• highlight, string, default is has-background-info, class which is applied for highlighted rows

controls

is an array, with the types of controls available for all tables. By default all controls are present:

  • length,

  • columns,

  • style,

  • reload,

  • reset

    Note that this option can be configured for each table, within the JSON template, in which case the 'local' configuration has priority.

export

is an array of configuration options for exporting the contents of a file. Note: The export process takes into account your current sorting and filtering. Also keep in mind that the export uses Jobs and Queues hence the need for a couple of the following options.

Available options:

  • path, string, folder where the temporary export file is saved, default exports. This folder is expected to reside in storage/app
  • timeout, number, the value for Laravel jobs timeout, default is 60 * 60 You may want to tweak this depending on the time the export takes due to the server hardware or other factors.
  • sheetLimit, number, default is 1000000, the maximum rows per sheet. If the export contains more rows, they are added to the next sheet(s).
  • notifications, array of notification options, default ['mail', 'broadcast', 'database']. Note that email notifications are used for sending the download link for the export file

queues

Here you may configure the queues used for the export process: Available options:

  • exports, string, default heavy, the name of the queue used for the actual export. Keep in mind this queue need to exist for your project configuration
  • notifications, string, default notifications, the name of the queue used for the real-time progress UI notifications

dateFormat

is a string, default 'd-m-Y', the date format for date columns, which will be used when displaying date values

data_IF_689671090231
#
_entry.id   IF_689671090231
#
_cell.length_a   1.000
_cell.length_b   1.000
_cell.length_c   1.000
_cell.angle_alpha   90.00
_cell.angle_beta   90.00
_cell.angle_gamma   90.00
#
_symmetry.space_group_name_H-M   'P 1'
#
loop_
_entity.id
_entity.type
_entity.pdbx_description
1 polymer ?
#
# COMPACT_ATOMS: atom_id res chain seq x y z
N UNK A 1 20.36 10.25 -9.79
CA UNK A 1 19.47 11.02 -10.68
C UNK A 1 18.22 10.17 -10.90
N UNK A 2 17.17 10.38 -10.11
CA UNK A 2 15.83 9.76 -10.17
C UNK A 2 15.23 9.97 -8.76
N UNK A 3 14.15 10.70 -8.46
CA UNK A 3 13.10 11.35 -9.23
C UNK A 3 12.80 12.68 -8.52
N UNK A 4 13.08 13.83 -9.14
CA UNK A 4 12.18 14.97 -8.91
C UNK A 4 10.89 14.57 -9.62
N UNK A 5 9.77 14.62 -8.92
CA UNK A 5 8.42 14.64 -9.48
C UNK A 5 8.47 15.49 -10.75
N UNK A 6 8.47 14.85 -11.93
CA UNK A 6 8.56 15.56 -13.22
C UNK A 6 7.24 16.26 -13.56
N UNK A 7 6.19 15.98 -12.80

debounce

is a number, default 350, the interval value used for the server-side requests (in milliseconds)

fullInfoRecordLimit

is a numeric limit, default 1000000, representing the top result set limit beyond which the computation of the filtered & totals functionality becomes disabled by default and is made available on-demand.

responsive

is a boolean, default true, determines if the table is responsive (automatically hides columns when its width it wider than available)

method

is a string, default is 'GET', values can be either 'GET' or 'POST'. If you're working with larger tables sometimes the URI can get too long and you may run into a 414 Exception. This option allows to configure the request method for fetching data in a local table. If specified in the table template, the local value will have higher priority over the global configuration.

dataRouteSuffix

is a string, default is 'tableData', the data route suffix used for all tables. Similar to fullInfoRecordLimit, you may override the global configuration by specifying this same parameter in the 'local' table template.

comparisonOperator

is a string, default is 'LIKE', the default comparison operator used when searching. You may override the global configuration by specifying this same parameter in the 'local' table template. Valid values are LIKE, ILIKE.

searchModes

is an array, default is ['full', 'startsWith', 'endsWith'], configures the type of searching available to the user when typing a search string into table's search box.

searchMode

is a string, default is 'startsWith', represents the default search mode and must be enabled in the above configuration. It can be overridden within each 'local' table template.